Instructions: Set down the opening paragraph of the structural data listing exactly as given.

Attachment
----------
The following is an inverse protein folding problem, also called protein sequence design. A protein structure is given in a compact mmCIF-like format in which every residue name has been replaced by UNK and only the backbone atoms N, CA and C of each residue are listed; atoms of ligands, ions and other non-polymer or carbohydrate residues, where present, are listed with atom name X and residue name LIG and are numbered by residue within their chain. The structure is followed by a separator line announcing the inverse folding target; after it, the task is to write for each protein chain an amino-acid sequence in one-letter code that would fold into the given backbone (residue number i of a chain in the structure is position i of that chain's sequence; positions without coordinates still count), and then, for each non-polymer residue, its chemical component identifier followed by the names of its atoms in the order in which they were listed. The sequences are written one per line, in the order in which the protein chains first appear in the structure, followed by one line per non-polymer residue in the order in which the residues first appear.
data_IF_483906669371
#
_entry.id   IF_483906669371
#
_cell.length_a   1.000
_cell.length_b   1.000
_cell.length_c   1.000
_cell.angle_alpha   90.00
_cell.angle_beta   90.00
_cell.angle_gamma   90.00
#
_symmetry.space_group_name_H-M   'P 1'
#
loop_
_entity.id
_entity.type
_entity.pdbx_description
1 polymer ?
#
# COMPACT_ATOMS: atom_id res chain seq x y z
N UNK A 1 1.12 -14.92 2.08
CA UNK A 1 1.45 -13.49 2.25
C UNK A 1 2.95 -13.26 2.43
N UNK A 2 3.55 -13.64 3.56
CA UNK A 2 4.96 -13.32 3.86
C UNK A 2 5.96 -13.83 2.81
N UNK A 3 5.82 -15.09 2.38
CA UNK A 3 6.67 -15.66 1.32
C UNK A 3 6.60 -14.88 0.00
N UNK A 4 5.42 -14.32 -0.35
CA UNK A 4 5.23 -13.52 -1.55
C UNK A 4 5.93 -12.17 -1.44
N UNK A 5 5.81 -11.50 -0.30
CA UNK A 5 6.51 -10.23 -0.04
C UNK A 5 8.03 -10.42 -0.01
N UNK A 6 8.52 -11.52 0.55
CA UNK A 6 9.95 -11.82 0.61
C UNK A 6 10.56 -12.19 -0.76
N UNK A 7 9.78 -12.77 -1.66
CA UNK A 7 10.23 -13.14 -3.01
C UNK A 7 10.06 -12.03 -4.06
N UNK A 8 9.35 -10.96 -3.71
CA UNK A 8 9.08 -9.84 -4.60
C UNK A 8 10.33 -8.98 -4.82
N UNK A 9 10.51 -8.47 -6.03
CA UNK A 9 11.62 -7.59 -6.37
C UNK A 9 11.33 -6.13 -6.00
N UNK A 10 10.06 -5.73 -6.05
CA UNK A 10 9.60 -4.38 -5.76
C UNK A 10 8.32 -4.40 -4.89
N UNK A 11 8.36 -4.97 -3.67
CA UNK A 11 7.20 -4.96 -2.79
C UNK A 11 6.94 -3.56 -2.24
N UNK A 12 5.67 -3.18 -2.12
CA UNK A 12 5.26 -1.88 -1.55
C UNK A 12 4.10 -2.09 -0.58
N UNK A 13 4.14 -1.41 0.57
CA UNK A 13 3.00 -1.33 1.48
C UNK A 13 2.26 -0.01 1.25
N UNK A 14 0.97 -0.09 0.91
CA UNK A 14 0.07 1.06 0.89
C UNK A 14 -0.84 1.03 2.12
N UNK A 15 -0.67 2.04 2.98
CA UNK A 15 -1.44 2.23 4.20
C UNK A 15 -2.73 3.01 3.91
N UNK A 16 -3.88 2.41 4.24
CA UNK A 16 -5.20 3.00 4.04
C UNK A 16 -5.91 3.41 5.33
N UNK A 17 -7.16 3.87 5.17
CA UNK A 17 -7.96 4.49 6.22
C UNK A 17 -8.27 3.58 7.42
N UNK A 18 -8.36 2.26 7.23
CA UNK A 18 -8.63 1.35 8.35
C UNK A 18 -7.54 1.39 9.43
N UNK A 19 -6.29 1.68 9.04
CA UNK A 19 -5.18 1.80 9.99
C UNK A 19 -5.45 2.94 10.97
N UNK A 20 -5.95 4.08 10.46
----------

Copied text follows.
The following is an inverse protein folding problem, also called protein sequence design. A protein structure is given in a compact mmCIF-like format in which every residue name has been replaced by UNK and only the backbone atoms N, CA and C of each residue are listed; atoms of ligands, ions and other non-polymer or carbohydrate residues, where present, are listed with atom name X and residue name LIG and are numbered by residue within their chain. The structure is followed by a separator line announcing the inverse folding target; after it, the task is to write for each protein chain an amino-acid sequence in one-letter code that would fold into the given backbone (residue number i of a chain in the structure is position i of that chain's sequence; positions without coordinates still count), and then, for each non-polymer residue, its chemical component identifier followed by the names of its atoms in the order in which they were listed. The sequences are written one per line, in the order in which the protein chains first appear in the structure, followed by one line per non-polymer residue in the order in which the residues first appear.